clock menu more-arrow no yes mobile

Filed under:

Explaining how the NFL Waiver Wire works

The 49ers are in prime position to improve their roster

San Francisco 49ers v Kansas City Chiefs Photo by Michael Zagaris/San Francisco 49ers/Getty Images

We are at the time of the year where all 32 teams will be forced to cut their rosters from 90 players to 53 players. That needs to take place by 1:00 p.m. PT on Saturday, August 31. With that said, there will be around 1200 NFL players that are cut, with most of them being subject to “waivers.” Veterans cut with four years of accrued NFL service will not be subject to waivers, and will become unrestricted free agents right away. The majority of players that are cut won’t have four years of experience, so let’s take a look at how the waiver wire process works.

Which players will you find on Waivers?

Any player that has less than four years of service is subject to the waiver process. To my knowledge, there isn’t a snap count requirement, and it’s strictly based on how many years that player has been in the league.

How do Waivers work?

This is a system the NFL put in place to restrict where young players can sign. While I’m in favor of a league that is ultimately run by the players, I like the idea of allowing an even playing field and giving the teams that struggled the year before top priority when it comes to players that are released. These players don’t become a free agent right away but must first pass through waivers. It’s also important to note that the team that claims that player is also claiming said players contract.

The general rule of thumb is players that are cut with more than four years of NFL experience are able to sign wherever. During the regular season, however—once the trade deadline has passed and through the end of the regular season—vested veterans(players with four or more years of NFL service) are also subject to the waiver process.

The last thing of note is that during this weekend where players are cut, any player that is subject to waivers will remain on waivers through 9:00 a.m. PT on Sunday, September 1. It doesn’t matter if you were released on Friday or Saturday.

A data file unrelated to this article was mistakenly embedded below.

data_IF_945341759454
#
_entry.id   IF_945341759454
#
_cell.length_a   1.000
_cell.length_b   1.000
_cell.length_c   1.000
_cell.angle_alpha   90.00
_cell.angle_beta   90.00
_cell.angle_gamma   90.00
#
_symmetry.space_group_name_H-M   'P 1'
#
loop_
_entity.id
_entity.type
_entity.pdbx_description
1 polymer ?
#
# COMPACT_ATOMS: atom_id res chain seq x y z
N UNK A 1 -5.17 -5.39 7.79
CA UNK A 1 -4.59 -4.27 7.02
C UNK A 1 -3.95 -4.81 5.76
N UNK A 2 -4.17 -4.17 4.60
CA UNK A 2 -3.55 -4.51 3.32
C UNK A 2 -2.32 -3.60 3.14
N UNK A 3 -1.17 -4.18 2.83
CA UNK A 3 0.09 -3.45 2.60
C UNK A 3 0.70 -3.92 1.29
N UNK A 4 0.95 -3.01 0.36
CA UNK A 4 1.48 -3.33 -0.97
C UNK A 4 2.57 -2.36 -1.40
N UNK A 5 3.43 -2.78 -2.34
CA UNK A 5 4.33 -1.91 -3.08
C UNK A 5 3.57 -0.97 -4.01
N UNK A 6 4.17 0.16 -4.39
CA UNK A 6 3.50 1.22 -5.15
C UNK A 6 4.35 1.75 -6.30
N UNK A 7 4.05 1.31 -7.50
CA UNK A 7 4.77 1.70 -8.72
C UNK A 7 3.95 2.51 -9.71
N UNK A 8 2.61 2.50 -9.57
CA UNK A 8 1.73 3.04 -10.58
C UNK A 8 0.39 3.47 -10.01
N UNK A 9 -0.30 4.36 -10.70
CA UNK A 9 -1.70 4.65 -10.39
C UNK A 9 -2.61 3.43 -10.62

Waiver Priority

Through the first three weeks of the regular season, as I understand it, the waiver priority order is the same as the most recent year’s draft order. So for this year, the San Francisco 49ers have second priority, and they should be active. After the third week of the regular season, the waiver priority order reverts back to what the current NFL standings are, but in reverse order. That way the team with the worst record gets first priority on all waiver claims, then the team with the next worse record gets second priority, and so on and so forth.

The Arizona Cardinals have the first waiver priority. If they put in a claim for three players, they’ll be awarded all three. They aren’t limited to a certain amount. The top team in priority acquires every player that they claim. The second team acquires every player they claim that wasn’t claimed by the top team. The New York Jets, the third team in waiver priority, acquire every player they claim not claimed by the first two teams, and so on. That’s why we’re seeing teams like the New England Patriots trade for backup offensive tackles because they know they’re unlikely to be awarded a player that is subject to waivers.

The 49ers are in a position to improve the quality of their roster, especially the bottom, and should be aggressive.